Tuesday, 24 April 2018

A tracking mystery

What do you think did this? It looks a bit odd doesnt it perhaps like a load of tumble drier lint in a pot hole? No what this looks like to me is the nursery chamber of a rabbit warren that's been dug to by a badger. All the fluff is rabbit hair that doe rabbits line their warrens with when they have young and the digging is a badgers handiwork for sure, claw marks and its vicinity to a very active badger sett give it away.

So badgers aren't as cute and cuddly as you might suppose. Beatrix Potter was right about Mr. Tommy Brock wasn't she.

Sunday, 15 April 2018

Tracking Reindeer in the Snow

I taught a course about British Deer in Scotland last week and part of the course included a visit to the Cairngorm reindeer herd where we tracked the deer through the snow.

Sunday, 25 March 2018

Try Sticks

A try stick is something devised by Mors Kochanski to prove your ability to carve simple, but vital, notches and shapes. These notches would normally be used on their own rather than all be carved onto one stick but a try stick is a good way to practice or prove your bushcraft skill.

A try stick might feature a pot hook for hanging your pot over the fire, a notch for a bow string, a bark stripper for processing roots as cordage, a reduced section and any number of other features which might be applied singly, in combination or on a larger scale in your practice of bushcraft.

Tuesday, 13 March 2018

Primitive Technology; bone awl

Making a bone awl is a simple primitive project. First score the bone with a piece of flint to give it a line to break along.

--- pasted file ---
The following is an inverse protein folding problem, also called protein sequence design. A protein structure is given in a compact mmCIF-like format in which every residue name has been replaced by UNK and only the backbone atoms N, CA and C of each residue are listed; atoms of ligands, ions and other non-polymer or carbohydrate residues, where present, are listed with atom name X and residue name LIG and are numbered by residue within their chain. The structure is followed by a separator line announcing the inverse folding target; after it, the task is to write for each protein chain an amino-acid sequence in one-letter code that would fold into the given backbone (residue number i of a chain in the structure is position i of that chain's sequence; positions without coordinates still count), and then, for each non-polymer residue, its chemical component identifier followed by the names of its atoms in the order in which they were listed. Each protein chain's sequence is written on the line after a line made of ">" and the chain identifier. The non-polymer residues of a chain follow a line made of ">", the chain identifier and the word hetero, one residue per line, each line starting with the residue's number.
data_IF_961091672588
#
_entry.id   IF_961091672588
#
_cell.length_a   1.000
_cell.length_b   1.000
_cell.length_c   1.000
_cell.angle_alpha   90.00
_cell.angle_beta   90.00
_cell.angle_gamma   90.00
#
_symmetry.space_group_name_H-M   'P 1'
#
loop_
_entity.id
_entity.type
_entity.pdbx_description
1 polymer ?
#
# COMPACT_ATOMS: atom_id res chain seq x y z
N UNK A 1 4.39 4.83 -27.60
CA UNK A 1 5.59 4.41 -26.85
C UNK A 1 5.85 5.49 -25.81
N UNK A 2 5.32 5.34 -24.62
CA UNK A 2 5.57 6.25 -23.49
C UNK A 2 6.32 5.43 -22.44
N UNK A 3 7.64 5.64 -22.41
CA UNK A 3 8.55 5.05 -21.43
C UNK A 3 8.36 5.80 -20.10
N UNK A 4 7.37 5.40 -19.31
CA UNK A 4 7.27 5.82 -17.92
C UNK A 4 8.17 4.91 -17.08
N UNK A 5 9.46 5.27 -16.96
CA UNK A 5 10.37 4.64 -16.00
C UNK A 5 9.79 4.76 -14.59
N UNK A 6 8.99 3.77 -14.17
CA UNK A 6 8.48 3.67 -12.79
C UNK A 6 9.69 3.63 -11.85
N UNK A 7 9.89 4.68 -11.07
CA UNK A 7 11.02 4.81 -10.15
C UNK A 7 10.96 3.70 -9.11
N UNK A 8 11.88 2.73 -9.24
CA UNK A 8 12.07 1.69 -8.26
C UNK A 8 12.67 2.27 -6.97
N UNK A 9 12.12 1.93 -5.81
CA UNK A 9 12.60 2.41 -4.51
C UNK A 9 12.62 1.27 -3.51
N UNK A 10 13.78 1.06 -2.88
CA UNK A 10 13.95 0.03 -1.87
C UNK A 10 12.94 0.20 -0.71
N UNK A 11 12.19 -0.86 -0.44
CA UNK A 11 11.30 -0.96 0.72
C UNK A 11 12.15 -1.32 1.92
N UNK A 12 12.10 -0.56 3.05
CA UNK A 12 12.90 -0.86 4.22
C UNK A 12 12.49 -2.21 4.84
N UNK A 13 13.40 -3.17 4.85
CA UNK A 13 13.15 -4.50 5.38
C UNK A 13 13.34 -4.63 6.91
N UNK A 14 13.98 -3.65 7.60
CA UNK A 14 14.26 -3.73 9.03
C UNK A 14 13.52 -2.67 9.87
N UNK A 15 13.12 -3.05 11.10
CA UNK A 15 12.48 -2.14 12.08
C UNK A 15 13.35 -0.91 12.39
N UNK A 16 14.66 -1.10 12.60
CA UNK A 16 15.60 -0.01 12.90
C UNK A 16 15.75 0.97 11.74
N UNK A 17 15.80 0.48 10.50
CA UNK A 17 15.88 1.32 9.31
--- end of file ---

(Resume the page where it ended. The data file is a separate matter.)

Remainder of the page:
Then strike it with a stone to break it roughley along that line.
Then shape it against a stone, this bit is very tedious, each of the other steps will only take a few minutes. It took about an hour and a half to do the shaping for this awl though.
Eventually though you will have made a simple bone awl.

Saturday, 3 March 2018

Kids Quinzee

Storm Emma has been a good oportunity to teach my children some Winter survival techniques.

A quinzee is a snow shelter that can be built in snow that can't be cut into the blocks that you'd need for an igloo. To make one large enough for adults takes hours of work, you need to build a large mound of snow, to fit two adults it will need to be ablut seven feet high, and then poke sticks into it to an equal depth of between one and two feet. Once it is built and the snow has hardened a bit you can begin to hollow it out. Rather than scooping the snow out right to the ground leave two platforms, one on either side, to sleep on and a trench in the middle that will act as a cold sink. The sticks you stuck in earlier act as depth guages now as you will reach the tips of them as you hollow your quinzee and know that it's time to stop when you find them leaving walls up to two feet thick. 

The door should be quite small, just large enough for you to enter on all fours. Remember to keep a shovel inside incase you have to dig out after a storm or colapse.

While that might be the method for building a proper quinzee making a mini one with the children was less hard work and was great fun.

Tuesday, 27 February 2018

Snowy Backgarden Bushcrafting

When it started snowing earlier my two year old was desperate to make a fire in the snow. 
So we did, he's getting good at helping collect twigs for the fire and loves practicing with his fire steel. 
A well used TOPS BOB knife and fire steel did the fire lighting today.
I'm really pleased that the weather doesnt put my children off from spending time outdoors. Thats the first battle won, I don't expect children to be master bushcrafters strait away but once they've learned to love being outdoors whatever the weather then they will naturally start to develop their bushcraft and outdoors skills as they spend more and more time out there.

Tuesday, 20 February 2018

Net needle

A bit of light whittling in the afternoon sunshine. A piece of wind fall Scots pine, given away by its flakey orange bark became a net making needle. Tools of choice today; an Enzo neck knife with it's scandi grind and short blade perfect for the detailed bits. A hand made knife the 'stalker' made in Somerset by Manor Knives to baton down to size and for the bulk of the carving , and a bacho laplander folding saw.